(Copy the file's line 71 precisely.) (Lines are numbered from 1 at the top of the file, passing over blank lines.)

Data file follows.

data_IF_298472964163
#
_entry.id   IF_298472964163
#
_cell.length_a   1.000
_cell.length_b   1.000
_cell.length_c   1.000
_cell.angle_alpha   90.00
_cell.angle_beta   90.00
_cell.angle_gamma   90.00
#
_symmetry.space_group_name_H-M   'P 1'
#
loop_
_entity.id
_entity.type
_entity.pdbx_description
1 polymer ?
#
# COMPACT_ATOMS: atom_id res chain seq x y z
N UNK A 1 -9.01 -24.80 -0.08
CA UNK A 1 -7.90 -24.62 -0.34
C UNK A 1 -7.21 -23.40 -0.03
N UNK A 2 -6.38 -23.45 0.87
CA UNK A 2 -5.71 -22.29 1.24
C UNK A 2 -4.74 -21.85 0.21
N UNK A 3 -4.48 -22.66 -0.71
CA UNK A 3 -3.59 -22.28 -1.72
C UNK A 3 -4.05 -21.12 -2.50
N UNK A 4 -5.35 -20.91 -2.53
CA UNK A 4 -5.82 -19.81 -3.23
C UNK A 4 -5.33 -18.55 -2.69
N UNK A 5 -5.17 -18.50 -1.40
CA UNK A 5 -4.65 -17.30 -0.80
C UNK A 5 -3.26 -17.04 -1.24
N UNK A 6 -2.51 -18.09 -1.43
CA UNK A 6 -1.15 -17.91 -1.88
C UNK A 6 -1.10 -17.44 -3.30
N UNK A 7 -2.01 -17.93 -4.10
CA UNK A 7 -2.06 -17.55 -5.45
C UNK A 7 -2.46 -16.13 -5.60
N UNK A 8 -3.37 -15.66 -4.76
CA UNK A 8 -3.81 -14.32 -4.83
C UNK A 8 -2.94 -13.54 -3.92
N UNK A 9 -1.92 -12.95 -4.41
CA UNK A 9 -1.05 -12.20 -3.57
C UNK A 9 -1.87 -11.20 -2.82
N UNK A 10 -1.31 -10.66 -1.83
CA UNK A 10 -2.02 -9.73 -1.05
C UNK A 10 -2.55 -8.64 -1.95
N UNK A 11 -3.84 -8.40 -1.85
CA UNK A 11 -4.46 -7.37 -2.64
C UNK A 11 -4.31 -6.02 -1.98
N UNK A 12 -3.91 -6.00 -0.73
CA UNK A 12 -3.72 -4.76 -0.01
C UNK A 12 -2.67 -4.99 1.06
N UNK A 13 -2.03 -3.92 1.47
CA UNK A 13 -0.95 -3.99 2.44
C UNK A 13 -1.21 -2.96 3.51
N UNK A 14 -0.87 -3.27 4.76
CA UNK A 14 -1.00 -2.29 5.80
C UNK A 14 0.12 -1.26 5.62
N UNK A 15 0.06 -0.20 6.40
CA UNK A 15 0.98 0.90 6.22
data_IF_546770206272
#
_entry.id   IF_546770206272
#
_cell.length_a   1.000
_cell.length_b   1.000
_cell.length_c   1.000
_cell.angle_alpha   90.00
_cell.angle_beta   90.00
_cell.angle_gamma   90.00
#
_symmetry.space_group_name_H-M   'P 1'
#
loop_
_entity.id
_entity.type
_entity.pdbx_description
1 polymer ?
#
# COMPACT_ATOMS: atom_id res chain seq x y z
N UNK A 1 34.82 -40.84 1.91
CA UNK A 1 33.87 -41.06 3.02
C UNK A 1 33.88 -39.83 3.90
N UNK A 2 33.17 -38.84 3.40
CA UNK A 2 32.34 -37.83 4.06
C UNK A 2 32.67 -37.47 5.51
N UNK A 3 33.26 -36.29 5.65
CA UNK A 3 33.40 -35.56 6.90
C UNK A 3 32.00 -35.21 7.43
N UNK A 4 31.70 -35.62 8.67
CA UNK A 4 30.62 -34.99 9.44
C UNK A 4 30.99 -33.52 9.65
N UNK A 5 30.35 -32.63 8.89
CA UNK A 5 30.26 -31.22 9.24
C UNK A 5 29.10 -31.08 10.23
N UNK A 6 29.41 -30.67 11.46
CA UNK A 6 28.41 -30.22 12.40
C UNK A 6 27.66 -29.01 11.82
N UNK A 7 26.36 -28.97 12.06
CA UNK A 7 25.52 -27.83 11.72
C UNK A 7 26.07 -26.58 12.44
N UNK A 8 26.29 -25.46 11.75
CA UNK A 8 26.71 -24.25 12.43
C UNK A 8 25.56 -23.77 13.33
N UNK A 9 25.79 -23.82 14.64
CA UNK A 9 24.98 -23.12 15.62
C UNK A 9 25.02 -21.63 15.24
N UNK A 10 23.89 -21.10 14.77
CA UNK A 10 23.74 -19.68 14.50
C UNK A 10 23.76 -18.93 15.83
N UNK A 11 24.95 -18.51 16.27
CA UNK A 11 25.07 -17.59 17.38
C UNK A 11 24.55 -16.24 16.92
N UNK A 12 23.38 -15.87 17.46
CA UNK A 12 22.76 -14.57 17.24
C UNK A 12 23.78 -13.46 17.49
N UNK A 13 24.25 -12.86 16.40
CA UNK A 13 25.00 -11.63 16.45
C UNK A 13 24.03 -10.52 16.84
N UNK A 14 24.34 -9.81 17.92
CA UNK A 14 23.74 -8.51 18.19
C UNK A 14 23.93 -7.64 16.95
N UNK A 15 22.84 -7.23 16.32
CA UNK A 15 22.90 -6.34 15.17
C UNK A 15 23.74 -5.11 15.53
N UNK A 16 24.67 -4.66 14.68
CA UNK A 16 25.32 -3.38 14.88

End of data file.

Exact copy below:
_cell.length_c   1.000